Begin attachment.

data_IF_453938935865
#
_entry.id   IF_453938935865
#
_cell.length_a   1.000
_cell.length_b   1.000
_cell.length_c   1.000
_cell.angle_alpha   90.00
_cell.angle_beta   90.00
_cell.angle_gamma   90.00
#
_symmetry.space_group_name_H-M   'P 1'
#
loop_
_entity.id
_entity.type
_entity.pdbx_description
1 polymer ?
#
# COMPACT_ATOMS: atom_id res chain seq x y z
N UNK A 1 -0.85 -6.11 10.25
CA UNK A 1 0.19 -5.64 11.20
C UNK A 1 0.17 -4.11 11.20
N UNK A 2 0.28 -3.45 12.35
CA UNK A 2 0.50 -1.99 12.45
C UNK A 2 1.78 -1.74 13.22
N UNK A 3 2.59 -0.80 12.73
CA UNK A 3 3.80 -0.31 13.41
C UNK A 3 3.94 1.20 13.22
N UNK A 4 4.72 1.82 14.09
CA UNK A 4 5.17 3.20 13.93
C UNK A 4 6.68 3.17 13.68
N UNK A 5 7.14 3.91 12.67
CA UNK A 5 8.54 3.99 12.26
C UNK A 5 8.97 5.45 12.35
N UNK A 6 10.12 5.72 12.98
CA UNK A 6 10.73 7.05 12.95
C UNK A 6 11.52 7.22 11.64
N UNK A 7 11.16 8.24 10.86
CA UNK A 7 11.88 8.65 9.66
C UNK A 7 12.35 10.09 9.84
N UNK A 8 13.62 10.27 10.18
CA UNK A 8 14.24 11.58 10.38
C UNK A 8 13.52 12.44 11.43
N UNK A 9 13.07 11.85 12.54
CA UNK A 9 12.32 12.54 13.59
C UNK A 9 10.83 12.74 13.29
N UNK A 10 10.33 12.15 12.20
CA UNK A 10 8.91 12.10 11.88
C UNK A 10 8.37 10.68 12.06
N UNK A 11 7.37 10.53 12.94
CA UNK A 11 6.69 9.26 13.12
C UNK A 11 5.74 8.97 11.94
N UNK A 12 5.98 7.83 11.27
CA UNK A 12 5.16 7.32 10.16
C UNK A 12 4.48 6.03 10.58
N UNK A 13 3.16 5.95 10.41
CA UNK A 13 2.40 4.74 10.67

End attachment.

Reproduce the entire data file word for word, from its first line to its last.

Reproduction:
data_IF_453938935865
#
_entry.id   IF_453938935865
#
_cell.length_a   1.000
_cell.length_b   1.000
_cell.length_c   1.000
_cell.angle_alpha   90.00
_cell.angle_beta   90.00
_cell.angle_gamma   90.00
#
_symmetry.space_group_name_H-M   'P 1'
#
loop_
_entity.id
_entity.type
_entity.pdbx_description
1 polymer ?
#
# COMPACT_ATOMS: atom_id res chain seq x y z
N UNK A 1 -0.85 -6.11 10.25
CA UNK A 1 0.19 -5.64 11.20
C UNK A 1 0.17 -4.11 11.20
N UNK A 2 0.28 -3.45 12.35
CA UNK A 2 0.50 -1.99 12.45
C UNK A 2 1.78 -1.74 13.22
N UNK A 3 2.59 -0.80 12.73
CA UNK A 3 3.80 -0.31 13.41
C UNK A 3 3.94 1.20 13.22
N UNK A 4 4.72 1.82 14.09
CA UNK A 4 5.17 3.20 13.93
C UNK A 4 6.68 3.17 13.68
N UNK A 5 7.14 3.91 12.67
CA UNK A 5 8.54 3.99 12.26
C UNK A 5 8.97 5.45 12.35
N UNK A 6 10.12 5.72 12.98
CA UNK A 6 10.73 7.05 12.95
C UNK A 6 11.52 7.22 11.64
N UNK A 7 11.16 8.24 10.86
CA UNK A 7 11.88 8.65 9.66
C UNK A 7 12.35 10.09 9.84
N UNK A 8 13.62 10.27 10.18
CA UNK A 8 14.24 11.58 10.38
C UNK A 8 13.52 12.44 11.43
N UNK A 9 13.07 11.85 12.54
CA UNK A 9 12.32 12.54 13.59
C UNK A 9 10.83 12.74 13.29
N UNK A 10 10.33 12.15 12.20
CA UNK A 10 8.91 12.10 11.88
C UNK A 10 8.37 10.68 12.06
N UNK A 11 7.37 10.53 12.94
CA UNK A 11 6.69 9.26 13.12
C UNK A 11 5.74 8.97 11.94
N UNK A 12 5.98 7.83 11.27
CA UNK A 12 5.16 7.32 10.16
C UNK A 12 4.48 6.03 10.58
N UNK A 13 3.16 5.95 10.41
CA UNK A 13 2.40 4.74 10.67